So how does this affect you?  Obviously, the price you buy or sell stock is very important.  There are several different types of orders that you can use with your broker: market, limit, stop, stop limit, market on close, and some other more complicated ones.

Saturday, June 4, 2011

How To Buy Stocks?

I've talked a lot about why you should invest in stocks, especially if you are looking over a long time horizon, but you may not know too much about the process.  There are a couple ways to actually purchase stock, but I will mainly look at the primary method for most ordinary investors: a stock broker.

The two types of stock brokers are full-service brokers and discount brokers.  I am personally most familiar with discount brokers, but I will mention what I do know about full-service.  Full service brokers often charge a higher premium for their work and generally offer more in terms of research, financial advice, retirement planning, tax tips, etc.  Full service brokers include Edward Jones, Goldman Sachs, and Merrill Lynch.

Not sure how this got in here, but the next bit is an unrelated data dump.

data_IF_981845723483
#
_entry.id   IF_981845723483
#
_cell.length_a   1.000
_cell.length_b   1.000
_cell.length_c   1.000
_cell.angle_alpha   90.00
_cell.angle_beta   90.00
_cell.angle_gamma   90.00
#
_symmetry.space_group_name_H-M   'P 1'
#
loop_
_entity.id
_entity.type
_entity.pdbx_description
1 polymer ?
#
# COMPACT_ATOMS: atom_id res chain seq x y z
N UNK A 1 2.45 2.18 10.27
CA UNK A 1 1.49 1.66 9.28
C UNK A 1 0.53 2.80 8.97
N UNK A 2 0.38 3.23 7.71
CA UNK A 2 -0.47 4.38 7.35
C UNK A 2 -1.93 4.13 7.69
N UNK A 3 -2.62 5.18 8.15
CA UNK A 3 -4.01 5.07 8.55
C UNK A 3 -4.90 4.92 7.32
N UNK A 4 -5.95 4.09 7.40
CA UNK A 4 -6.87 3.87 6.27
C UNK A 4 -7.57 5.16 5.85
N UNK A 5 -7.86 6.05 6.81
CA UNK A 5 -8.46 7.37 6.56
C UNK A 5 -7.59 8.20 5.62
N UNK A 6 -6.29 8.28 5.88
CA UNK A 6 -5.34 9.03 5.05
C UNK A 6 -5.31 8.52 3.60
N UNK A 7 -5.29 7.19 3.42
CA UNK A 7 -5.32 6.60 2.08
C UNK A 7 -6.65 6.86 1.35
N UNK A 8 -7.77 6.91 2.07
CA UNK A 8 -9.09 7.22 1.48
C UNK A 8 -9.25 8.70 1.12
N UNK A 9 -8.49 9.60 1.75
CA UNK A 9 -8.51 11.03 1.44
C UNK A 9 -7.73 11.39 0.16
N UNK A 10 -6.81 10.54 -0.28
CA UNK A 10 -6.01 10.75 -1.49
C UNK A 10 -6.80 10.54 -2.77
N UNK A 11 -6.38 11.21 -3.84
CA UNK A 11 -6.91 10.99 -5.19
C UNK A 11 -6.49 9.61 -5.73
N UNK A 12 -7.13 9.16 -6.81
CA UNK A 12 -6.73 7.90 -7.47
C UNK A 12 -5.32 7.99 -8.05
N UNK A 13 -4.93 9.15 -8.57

Discount brokers, on the other hand, charge a much cheaper commission and offer a much simpler product.  The most important difference is the price: discount brokers are usually around 1/20th the cost of full-service brokers.  This makes them much more attractive for investors who do not want full financial planning service and instead want to just put some money into stocks, bonds, etc.  Discount brokers include TradeKing, Zecco, Optionshouse, Fidelity, and Scottrade.

Friday, June 3, 2011

The Feeling is Mutual